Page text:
We know that the discrete Fourier transform (DFT) of a discrete rectangular function is related to Dirichlet kernel: $D_n$(x)=$\frac{sin[(n+1/2)x]}{sin(x/2)}$, and the Fourier transform of a continuous rectangular function is Sinc function. But now I wonder what is the (inverse) discrete Fourier transform of a discretely sampled Sinc function? In my current work, I have two finite discrete signal $f_1$ and $f_2$ both in frequency domain, and now I want to simplify the equation:


I want to first fix $f_1[x]$ and use the convolution theorem, getting the result:


where $\hat{f_2}[x]$ is the DFT of average smoothed inverse DFT of $$f_2[x]$. But I notice the difference between Dirichlet kernel and Sinc function. I wonder whether there is a method to bridge them together.

Thank you for your help!

  • $\begingroup$ The Fourier transform acts on several possible domains - the real line to itself, the circle to the integers and vice versa, or the integers mod $n$ to themselves. By its nature, sinc should be on one of the infinite domains; as you said "discrete", do you mean that to be the (double-ended) sequence $s_n = \frac{\sin cn}{cn}$ (and $s_0=1$)? $\endgroup$ – jmerry Feb 5 at 8:13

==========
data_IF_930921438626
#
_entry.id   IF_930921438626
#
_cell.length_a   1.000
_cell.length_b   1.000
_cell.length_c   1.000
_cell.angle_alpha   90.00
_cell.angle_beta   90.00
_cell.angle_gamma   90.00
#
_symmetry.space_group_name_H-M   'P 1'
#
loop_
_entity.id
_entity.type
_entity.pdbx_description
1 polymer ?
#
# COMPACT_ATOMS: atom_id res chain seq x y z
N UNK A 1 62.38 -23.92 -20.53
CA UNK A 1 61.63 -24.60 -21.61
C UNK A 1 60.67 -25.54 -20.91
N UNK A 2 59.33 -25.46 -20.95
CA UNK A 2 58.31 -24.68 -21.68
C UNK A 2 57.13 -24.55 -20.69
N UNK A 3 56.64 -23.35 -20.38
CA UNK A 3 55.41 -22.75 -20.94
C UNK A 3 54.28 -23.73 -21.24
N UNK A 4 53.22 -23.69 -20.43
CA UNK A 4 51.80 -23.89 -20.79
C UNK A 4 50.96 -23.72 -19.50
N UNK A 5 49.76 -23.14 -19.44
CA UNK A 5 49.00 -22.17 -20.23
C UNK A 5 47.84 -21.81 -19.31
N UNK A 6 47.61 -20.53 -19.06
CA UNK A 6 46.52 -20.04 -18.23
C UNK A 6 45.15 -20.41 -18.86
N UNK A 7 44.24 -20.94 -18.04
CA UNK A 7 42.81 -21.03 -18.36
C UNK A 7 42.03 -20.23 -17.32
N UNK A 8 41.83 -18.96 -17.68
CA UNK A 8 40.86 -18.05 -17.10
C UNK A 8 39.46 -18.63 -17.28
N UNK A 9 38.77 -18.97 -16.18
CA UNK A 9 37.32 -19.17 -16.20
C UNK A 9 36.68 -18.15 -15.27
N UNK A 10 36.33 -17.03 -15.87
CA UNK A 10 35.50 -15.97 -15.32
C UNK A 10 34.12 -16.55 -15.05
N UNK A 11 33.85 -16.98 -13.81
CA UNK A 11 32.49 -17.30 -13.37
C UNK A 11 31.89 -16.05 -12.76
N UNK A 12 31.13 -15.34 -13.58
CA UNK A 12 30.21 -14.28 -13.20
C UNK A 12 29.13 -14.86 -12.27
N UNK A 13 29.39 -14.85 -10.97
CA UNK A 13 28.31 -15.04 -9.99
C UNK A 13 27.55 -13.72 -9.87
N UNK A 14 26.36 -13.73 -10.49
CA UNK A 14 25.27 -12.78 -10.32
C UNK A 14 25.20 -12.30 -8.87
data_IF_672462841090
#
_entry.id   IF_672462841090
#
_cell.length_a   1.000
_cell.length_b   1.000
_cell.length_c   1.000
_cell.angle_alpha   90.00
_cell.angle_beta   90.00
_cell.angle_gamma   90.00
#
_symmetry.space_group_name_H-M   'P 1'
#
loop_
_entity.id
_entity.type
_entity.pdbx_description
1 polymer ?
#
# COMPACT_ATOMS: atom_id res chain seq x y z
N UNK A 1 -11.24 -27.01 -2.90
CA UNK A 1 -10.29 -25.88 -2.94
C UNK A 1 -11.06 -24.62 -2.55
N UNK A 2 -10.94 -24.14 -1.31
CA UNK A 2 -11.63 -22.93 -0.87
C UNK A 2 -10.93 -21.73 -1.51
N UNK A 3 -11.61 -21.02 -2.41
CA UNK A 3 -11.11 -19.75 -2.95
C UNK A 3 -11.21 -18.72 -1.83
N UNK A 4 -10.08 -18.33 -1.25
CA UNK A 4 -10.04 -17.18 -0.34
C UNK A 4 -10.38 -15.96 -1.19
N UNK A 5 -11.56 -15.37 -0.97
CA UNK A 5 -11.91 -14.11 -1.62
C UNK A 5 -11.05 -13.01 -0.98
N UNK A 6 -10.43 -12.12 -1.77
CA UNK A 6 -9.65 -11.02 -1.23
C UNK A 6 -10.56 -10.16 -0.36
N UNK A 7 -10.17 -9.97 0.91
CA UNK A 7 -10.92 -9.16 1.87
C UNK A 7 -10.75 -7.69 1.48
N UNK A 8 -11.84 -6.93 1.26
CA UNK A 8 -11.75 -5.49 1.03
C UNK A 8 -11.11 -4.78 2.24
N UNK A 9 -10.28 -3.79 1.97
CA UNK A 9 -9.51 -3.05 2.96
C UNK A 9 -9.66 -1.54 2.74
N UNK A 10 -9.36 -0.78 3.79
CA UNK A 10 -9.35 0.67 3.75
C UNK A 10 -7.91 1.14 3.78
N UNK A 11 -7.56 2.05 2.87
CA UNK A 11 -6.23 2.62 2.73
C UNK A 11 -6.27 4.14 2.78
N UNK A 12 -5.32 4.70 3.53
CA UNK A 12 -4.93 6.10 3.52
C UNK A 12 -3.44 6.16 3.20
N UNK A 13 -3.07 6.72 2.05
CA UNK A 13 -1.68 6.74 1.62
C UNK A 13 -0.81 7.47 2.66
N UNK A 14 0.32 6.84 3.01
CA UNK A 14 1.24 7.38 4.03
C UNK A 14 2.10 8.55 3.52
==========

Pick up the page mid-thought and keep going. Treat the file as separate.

• $\begingroup$ @jmerry Yes. I am sorry for the ambiguity and I have added some details. But I am not sure $s_0=1$ or $s_{N/2}=1$ if the length of the signal equals to N. $\endgroup$ – C.L. Liu Feb 5 at 8:21
  • $\begingroup$ The length of the signal? You're not talking about the same domain I am here. That would put you on the integers mod $N$ - and the sinc function is problematic there, both because we have no reason for the $\sin$ in the numerator to have period $N$ and because dividing by $n$ isn't well-defined when $n$ is interpreted mod $N$. $\endgroup$ – jmerry Feb 5 at 8:28
  • $\begingroup$ @jmerry. Thanks for your comment. I found it indeed makes thing complicate and not necessary to use DFT here. I will try to rethink the problem using discrete time Fourier transform. $\endgroup$ – C.L. Liu Feb 5 at 8:54
  • $\begingroup$ And then, there's a general principle for moving between domains: the operations "wrap" and "sample" are taken to each other by the Fourier transform. Our sampled sinc is the transform of a box, so we'll wrap that box around the circle. The result should be a step function, the exact details of which depend on the parameter involved. $\endgroup$ – jmerry Feb 5 at 8:59

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